KNOXVILLE, Tenn. – On August 11, 2020, Randall F. Henry, 49, of Sunbright, Tennessee, plead guilty before Magistrate Judge C. Clifford Shirley, Jr., to a felony count for falsifying records to conceal his illegal purchases of ginseng prior to the legal harvest season in 2015, violating the Lacey Act, a federal law enacted to combat the illegal trafficking of plants and wildlife.
The plea agreement will require Henry to pay restitution to the State of Tennessee and perform 100 hours of community service. Sentencing is set for December 8, 2020, before the Honorable Pamela L. Reeves, Chief U.S. District Court Judge. Henry faces a maximum term of imprisonment of up to five years.
American Ginseng (Panax quinquefolius) is a slow-growing perennial species of plant found throughout the Northeast, Midwest, and Appalachian regions of the United States. Wild American Ginseng has substantial commercial value because there is a national and international market for its use as an ingredient in food, drinks, and traditional medicines. American Ginseng is protected under the Convention on International Trade in Endangered Species of Wild Fauna and Flora of 1973 (CITES) and the Endangered Species Act (ESA). The purpose of CITES is to monitor, control, and restrict, as necessary, the international trade of certain wild plant and animal species in an effort to prevent adverse impacts and ensure continued existence of those species in their natural habitat.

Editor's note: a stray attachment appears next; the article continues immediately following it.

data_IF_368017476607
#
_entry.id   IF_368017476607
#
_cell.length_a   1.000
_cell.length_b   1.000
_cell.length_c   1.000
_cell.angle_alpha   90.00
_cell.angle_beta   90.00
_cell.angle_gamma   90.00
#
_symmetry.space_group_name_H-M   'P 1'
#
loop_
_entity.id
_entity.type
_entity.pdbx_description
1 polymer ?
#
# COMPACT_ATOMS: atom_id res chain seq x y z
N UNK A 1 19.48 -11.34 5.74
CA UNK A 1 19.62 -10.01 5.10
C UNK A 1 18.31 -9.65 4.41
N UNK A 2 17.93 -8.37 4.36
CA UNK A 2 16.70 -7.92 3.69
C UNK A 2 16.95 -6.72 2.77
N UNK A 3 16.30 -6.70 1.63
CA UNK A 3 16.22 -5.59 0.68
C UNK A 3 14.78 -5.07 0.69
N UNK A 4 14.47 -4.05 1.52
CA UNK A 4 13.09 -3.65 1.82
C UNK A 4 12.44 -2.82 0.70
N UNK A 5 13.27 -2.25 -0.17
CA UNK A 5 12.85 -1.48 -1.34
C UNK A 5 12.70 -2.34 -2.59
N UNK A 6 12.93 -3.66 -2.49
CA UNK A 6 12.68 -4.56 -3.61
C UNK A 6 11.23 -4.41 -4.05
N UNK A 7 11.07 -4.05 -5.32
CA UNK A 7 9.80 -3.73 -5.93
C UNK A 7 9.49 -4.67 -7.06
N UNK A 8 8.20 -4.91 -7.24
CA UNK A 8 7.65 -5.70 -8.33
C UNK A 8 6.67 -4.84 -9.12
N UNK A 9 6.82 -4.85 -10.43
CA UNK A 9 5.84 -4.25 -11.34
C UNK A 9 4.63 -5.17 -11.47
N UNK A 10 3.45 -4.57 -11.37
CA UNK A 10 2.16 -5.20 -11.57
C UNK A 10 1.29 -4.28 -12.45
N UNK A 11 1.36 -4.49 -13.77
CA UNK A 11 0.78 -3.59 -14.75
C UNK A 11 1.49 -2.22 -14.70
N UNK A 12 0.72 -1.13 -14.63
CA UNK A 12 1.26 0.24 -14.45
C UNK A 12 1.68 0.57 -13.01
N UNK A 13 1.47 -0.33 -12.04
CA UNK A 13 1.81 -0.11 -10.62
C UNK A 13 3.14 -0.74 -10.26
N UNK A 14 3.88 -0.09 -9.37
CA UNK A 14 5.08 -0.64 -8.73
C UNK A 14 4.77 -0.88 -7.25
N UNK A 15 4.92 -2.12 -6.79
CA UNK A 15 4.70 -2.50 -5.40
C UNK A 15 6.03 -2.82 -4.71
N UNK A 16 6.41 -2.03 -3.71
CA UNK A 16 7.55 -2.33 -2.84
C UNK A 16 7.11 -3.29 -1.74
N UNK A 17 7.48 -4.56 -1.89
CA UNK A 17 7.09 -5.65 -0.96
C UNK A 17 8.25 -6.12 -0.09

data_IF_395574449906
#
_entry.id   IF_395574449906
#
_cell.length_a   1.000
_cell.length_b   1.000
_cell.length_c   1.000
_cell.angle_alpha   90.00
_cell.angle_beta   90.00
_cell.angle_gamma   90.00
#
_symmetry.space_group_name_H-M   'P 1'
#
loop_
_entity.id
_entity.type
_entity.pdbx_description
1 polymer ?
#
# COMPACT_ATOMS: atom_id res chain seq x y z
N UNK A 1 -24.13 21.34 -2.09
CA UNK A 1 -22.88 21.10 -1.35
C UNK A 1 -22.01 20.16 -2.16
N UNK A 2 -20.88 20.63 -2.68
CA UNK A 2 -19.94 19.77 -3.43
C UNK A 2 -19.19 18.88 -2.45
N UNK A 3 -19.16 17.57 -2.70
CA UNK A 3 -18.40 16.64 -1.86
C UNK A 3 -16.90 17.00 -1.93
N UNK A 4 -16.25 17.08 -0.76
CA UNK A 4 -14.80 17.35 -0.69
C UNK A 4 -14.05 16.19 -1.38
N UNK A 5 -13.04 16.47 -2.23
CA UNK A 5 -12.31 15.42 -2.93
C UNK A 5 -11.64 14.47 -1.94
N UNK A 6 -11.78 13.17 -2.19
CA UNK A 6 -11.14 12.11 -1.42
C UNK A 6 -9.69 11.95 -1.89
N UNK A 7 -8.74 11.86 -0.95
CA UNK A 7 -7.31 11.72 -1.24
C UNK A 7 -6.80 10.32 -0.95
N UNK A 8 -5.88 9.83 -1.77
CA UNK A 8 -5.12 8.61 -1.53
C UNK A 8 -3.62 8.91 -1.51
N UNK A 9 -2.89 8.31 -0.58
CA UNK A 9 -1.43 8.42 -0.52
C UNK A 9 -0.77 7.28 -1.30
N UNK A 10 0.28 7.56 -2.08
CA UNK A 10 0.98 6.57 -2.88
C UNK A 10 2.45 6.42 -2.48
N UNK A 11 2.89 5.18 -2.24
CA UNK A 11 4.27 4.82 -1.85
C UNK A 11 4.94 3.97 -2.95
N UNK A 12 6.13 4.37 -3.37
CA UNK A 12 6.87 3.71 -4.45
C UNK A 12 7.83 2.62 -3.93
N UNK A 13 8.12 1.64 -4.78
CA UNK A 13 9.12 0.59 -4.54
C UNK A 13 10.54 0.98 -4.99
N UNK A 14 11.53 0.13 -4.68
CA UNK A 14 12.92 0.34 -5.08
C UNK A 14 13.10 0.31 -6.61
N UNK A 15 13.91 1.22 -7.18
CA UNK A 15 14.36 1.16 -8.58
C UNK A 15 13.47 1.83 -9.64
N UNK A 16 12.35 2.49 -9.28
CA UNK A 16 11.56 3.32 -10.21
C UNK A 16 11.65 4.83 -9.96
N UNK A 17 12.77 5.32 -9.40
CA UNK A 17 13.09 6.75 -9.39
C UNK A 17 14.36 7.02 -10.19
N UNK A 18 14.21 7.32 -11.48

In Tennessee, the Tennessee Department of Environmental Conservation (TDEC) has responsibilities—under CITES, the ESA, and state law—to regulate and monitor the commercial harvest of wild American Ginseng and to ensure that populations are not imperiled. Accordingly, American Ginseng dealers are required to routinely submit paperwork to TDEC to document their ginseng purchases. Henry admitted to falsifying such documents in 2015 after purchasing American Ginseng before the opening of the established season. The USFWS investigates illegal ginseng trafficking associated with the international and interstate trade under the Lacey Act.
“The collaborative efforts of USFWS and the Department of Justice work to deter individuals from violating the laws and regulations designed to protect our natural ginseng resources, and from engaging in these types of illegal practices that threaten this resource. We will pursue any companies or persons who engage in similar unlawful conduct,” said J. Douglas Overbey, United States Attorney for the Eastern District of Tennessee.
“Breaking up international and domestic smuggling rings that specifically exploit native plants and animals is a very important part of the U.S. Fish and Wildlife Service Office of law Enforcement’s work,” said FWS Acting Special Agent in Charge Stephen Clark.
This plea is the result of “Operation Green Gold,” a multi-jurisdiction investigation conducted by the U.S. Fish and Wildlife Service (USFWS) into the illegal harvesting, trafficking, and smuggling of American Ginseng.
The USFWS conducted the investigation in this case. The United States is represented in Court by Assistant United States Attorney Matthew T. Morris and Environmental Crimes Section Senior Trial Attorney Todd Gleason.